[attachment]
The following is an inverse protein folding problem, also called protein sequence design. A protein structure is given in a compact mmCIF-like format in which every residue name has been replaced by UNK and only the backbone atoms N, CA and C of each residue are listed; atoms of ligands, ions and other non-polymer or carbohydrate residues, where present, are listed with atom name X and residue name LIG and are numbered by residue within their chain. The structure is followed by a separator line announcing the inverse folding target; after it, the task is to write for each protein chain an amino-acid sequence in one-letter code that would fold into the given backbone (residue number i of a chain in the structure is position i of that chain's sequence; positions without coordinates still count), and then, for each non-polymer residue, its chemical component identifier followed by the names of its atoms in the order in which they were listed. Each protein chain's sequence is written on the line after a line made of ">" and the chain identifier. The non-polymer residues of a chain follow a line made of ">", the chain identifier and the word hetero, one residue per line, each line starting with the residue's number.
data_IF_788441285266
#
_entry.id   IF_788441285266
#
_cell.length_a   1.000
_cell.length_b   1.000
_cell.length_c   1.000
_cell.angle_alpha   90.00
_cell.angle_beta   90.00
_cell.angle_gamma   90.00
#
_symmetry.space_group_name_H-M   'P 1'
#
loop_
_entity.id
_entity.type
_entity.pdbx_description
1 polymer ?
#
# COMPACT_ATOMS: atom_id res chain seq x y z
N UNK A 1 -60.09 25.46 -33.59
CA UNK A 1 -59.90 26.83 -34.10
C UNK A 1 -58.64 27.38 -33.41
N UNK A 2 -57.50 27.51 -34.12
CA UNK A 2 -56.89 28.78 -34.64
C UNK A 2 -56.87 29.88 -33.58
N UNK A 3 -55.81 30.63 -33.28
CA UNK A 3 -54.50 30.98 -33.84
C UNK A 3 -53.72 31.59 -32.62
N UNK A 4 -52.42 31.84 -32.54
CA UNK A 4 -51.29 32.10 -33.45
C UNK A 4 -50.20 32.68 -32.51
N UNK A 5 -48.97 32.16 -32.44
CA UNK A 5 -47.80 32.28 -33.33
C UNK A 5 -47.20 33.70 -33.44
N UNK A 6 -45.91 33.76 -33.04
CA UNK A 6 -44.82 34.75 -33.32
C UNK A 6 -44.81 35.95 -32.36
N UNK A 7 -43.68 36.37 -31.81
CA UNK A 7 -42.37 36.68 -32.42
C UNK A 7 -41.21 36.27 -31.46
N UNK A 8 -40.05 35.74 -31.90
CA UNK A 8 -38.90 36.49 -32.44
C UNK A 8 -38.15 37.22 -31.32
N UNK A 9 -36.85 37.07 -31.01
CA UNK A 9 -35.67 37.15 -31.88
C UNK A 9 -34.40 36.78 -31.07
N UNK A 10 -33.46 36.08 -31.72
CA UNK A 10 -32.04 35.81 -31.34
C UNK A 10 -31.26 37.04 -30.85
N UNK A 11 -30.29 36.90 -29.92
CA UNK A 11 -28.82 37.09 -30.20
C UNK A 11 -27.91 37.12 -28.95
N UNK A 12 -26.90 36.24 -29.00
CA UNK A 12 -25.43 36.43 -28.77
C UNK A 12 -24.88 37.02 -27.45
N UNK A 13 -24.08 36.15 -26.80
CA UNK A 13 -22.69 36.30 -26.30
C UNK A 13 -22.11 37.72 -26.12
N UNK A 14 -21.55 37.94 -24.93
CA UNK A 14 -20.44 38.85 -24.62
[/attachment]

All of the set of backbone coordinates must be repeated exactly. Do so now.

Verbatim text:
The following is an inverse protein folding problem, also called protein sequence design. A protein structure is given in a compact mmCIF-like format in which every residue name has been replaced by UNK and only the backbone atoms N, CA and C of each residue are listed; atoms of ligands, ions and other non-polymer or carbohydrate residues, where present, are listed with atom name X and residue name LIG and are numbered by residue within their chain. The structure is followed by a separator line announcing the inverse folding target; after it, the task is to write for each protein chain an amino-acid sequence in one-letter code that would fold into the given backbone (residue number i of a chain in the structure is position i of that chain's sequence; positions without coordinates still count), and then, for each non-polymer residue, its chemical component identifier followed by the names of its atoms in the order in which they were listed. Each protein chain's sequence is written on the line after a line made of ">" and the chain identifier. The non-polymer residues of a chain follow a line made of ">", the chain identifier and the word hetero, one residue per line, each line starting with the residue's number.
data_IF_788441285266
#
_entry.id   IF_788441285266
#
_cell.length_a   1.000
_cell.length_b   1.000
_cell.length_c   1.000
_cell.angle_alpha   90.00
_cell.angle_beta   90.00
_cell.angle_gamma   90.00
#
_symmetry.space_group_name_H-M   'P 1'
#
loop_
_entity.id
_entity.type
_entity.pdbx_description
1 polymer ?
#
# COMPACT_ATOMS: atom_id res chain seq x y z
N UNK A 1 -60.09 25.46 -33.59
CA UNK A 1 -59.90 26.83 -34.10
C UNK A 1 -58.64 27.38 -33.41
N UNK A 2 -57.50 27.51 -34.12
CA UNK A 2 -56.89 28.78 -34.64
C UNK A 2 -56.87 29.88 -33.58
N UNK A 3 -55.81 30.63 -33.28
CA UNK A 3 -54.50 30.98 -33.84
C UNK A 3 -53.72 31.59 -32.62
N UNK A 4 -52.42 31.84 -32.54
CA UNK A 4 -51.29 32.10 -33.45
C UNK A 4 -50.20 32.68 -32.51
N UNK A 5 -48.97 32.16 -32.44
CA UNK A 5 -47.80 32.28 -33.33
C UNK A 5 -47.20 33.70 -33.44
N UNK A 6 -45.91 33.76 -33.04
CA UNK A 6 -44.82 34.75 -33.32
C UNK A 6 -44.81 35.95 -32.36
N UNK A 7 -43.68 36.37 -31.81
CA UNK A 7 -42.37 36.68 -32.42
C UNK A 7 -41.21 36.27 -31.46
N UNK A 8 -40.05 35.74 -31.90
CA UNK A 8 -38.90 36.49 -32.44
C UNK A 8 -38.15 37.22 -31.32
N UNK A 9 -36.85 37.07 -31.01
CA UNK A 9 -35.67 37.15 -31.88
C UNK A 9 -34.40 36.78 -31.07
N UNK A 10 -33.46 36.08 -31.72
CA UNK A 10 -32.04 35.81 -31.34
C UNK A 10 -31.26 37.04 -30.85
N UNK A 11 -30.29 36.90 -29.92
CA UNK A 11 -28.82 37.09 -30.20
C UNK A 11 -27.91 37.12 -28.95
N UNK A 12 -26.90 36.24 -29.00
CA UNK A 12 -25.43 36.43 -28.77
C UNK A 12 -24.88 37.02 -27.45
N UNK A 13 -24.08 36.15 -26.80
CA UNK A 13 -22.69 36.30 -26.30
C UNK A 13 -22.11 37.72 -26.12
N UNK A 14 -21.55 37.94 -24.93
CA UNK A 14 -20.44 38.85 -24.62